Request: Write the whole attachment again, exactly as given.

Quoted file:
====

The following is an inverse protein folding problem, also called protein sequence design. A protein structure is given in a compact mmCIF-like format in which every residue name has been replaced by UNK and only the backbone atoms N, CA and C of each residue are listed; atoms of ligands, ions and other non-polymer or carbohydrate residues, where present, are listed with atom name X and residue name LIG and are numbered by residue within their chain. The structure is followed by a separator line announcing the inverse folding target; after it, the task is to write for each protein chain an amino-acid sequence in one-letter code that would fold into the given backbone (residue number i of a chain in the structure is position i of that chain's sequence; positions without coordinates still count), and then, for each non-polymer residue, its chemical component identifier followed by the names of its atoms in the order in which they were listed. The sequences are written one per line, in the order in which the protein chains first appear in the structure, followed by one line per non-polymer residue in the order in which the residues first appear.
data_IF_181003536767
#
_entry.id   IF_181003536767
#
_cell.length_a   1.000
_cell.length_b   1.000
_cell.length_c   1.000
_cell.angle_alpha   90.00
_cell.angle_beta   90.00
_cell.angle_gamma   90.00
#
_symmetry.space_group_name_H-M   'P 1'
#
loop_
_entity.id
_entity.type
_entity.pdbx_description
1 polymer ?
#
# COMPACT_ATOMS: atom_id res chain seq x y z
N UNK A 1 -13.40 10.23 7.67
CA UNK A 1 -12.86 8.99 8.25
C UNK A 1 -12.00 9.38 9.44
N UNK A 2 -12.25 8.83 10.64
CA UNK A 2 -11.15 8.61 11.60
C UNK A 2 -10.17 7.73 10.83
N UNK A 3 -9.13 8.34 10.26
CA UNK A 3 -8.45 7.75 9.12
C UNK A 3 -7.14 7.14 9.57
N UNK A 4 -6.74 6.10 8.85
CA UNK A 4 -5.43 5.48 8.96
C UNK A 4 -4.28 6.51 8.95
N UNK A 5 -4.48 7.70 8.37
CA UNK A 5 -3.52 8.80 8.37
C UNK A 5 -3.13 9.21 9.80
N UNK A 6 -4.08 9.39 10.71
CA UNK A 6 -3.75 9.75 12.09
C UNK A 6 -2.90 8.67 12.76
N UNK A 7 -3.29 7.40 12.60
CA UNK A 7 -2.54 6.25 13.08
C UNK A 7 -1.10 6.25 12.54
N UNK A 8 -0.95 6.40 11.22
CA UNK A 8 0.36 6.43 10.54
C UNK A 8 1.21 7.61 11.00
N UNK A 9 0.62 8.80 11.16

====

The following is an inverse protein folding problem, also called protein sequence design. A protein structure is given in a compact mmCIF-like format in which every residue name has been replaced by UNK and only the backbone atoms N, CA and C of each residue are listed; atoms of ligands, ions and other non-polymer or carbohydrate residues, where present, are listed with atom name X and residue name LIG and are numbered by residue within their chain. The structure is followed by a separator line announcing the inverse folding target; after it, the task is to write for each protein chain an amino-acid sequence in one-letter code that would fold into the given backbone (residue number i of a chain in the structure is position i of that chain's sequence; positions without coordinates still count), and then, for each non-polymer residue, its chemical component identifier followed by the names of its atoms in the order in which they were listed. The sequences are written one per line, in the order in which the protein chains first appear in the structure, followed by one line per non-polymer residue in the order in which the residues first appear.
data_IF_181003536767
#
_entry.id   IF_181003536767
#
_cell.length_a   1.000
_cell.length_b   1.000
_cell.length_c   1.000
_cell.angle_alpha   90.00
_cell.angle_beta   90.00
_cell.angle_gamma   90.00
#
_symmetry.space_group_name_H-M   'P 1'
#
loop_
_entity.id
_entity.type
_entity.pdbx_description
1 polymer ?
#
# COMPACT_ATOMS: atom_id res chain seq x y z
N UNK A 1 -13.40 10.23 7.67
CA UNK A 1 -12.86 8.99 8.25
C UNK A 1 -12.00 9.38 9.44
N UNK A 2 -12.25 8.83 10.64
CA UNK A 2 -11.15 8.61 11.60
C UNK A 2 -10.17 7.73 10.83
N UNK A 3 -9.13 8.34 10.26
CA UNK A 3 -8.45 7.75 9.12
C UNK A 3 -7.14 7.14 9.57
N UNK A 4 -6.74 6.10 8.85
CA UNK A 4 -5.43 5.48 8.96
C UNK A 4 -4.28 6.51 8.95
N UNK A 5 -4.48 7.70 8.37
CA UNK A 5 -3.52 8.80 8.37
C UNK A 5 -3.13 9.21 9.80
N UNK A 6 -4.08 9.39 10.71
CA UNK A 6 -3.75 9.75 12.09
C UNK A 6 -2.90 8.67 12.76
N UNK A 7 -3.29 7.40 12.60
CA UNK A 7 -2.54 6.25 13.08
C UNK A 7 -1.10 6.25 12.54
N UNK A 8 -0.95 6.40 11.22
CA UNK A 8 0.36 6.43 10.54
C UNK A 8 1.21 7.61 11.00
N UNK A 9 0.62 8.80 11.16